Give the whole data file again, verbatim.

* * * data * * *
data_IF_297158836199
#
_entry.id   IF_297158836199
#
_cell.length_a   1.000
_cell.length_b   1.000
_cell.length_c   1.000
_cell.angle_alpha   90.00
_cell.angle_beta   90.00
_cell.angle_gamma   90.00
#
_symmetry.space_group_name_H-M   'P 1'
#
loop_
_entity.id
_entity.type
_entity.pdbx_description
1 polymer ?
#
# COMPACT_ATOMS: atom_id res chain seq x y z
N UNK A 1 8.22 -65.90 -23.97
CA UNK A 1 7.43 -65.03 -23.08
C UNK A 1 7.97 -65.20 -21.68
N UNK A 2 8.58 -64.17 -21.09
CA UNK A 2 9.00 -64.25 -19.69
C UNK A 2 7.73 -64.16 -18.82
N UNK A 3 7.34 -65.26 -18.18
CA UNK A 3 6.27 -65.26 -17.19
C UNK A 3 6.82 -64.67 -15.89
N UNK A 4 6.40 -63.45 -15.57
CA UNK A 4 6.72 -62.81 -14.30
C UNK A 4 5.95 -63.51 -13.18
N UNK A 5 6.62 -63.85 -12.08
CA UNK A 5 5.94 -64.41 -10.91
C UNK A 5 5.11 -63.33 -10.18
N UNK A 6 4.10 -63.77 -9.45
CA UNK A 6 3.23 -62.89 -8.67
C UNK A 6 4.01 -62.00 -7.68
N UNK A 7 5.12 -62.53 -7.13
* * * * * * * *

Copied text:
data_IF_297158836199
#
_entry.id   IF_297158836199
#
_cell.length_a   1.000
_cell.length_b   1.000
_cell.length_c   1.000
_cell.angle_alpha   90.00
_cell.angle_beta   90.00
_cell.angle_gamma   90.00
#
_symmetry.space_group_name_H-M   'P 1'
#
loop_
_entity.id
_entity.type
_entity.pdbx_description
1 polymer ?
#
# COMPACT_ATOMS: atom_id res chain seq x y z
N UNK A 1 8.22 -65.90 -23.97
CA UNK A 1 7.43 -65.03 -23.08
C UNK A 1 7.97 -65.20 -21.68
N UNK A 2 8.58 -64.17 -21.09
CA UNK A 2 9.00 -64.25 -19.69
C UNK A 2 7.73 -64.16 -18.82
N UNK A 3 7.34 -65.26 -18.18
CA UNK A 3 6.27 -65.26 -17.19
C UNK A 3 6.82 -64.67 -15.89
N UNK A 4 6.40 -63.45 -15.57
CA UNK A 4 6.72 -62.81 -14.30
C UNK A 4 5.95 -63.51 -13.18
N UNK A 5 6.62 -63.85 -12.08
CA UNK A 5 5.94 -64.41 -10.91
C UNK A 5 5.11 -63.33 -10.18
N UNK A 6 4.10 -63.77 -9.45
CA UNK A 6 3.23 -62.89 -8.67
C UNK A 6 4.01 -62.00 -7.68
N UNK A 7 5.12 -62.53 -7.13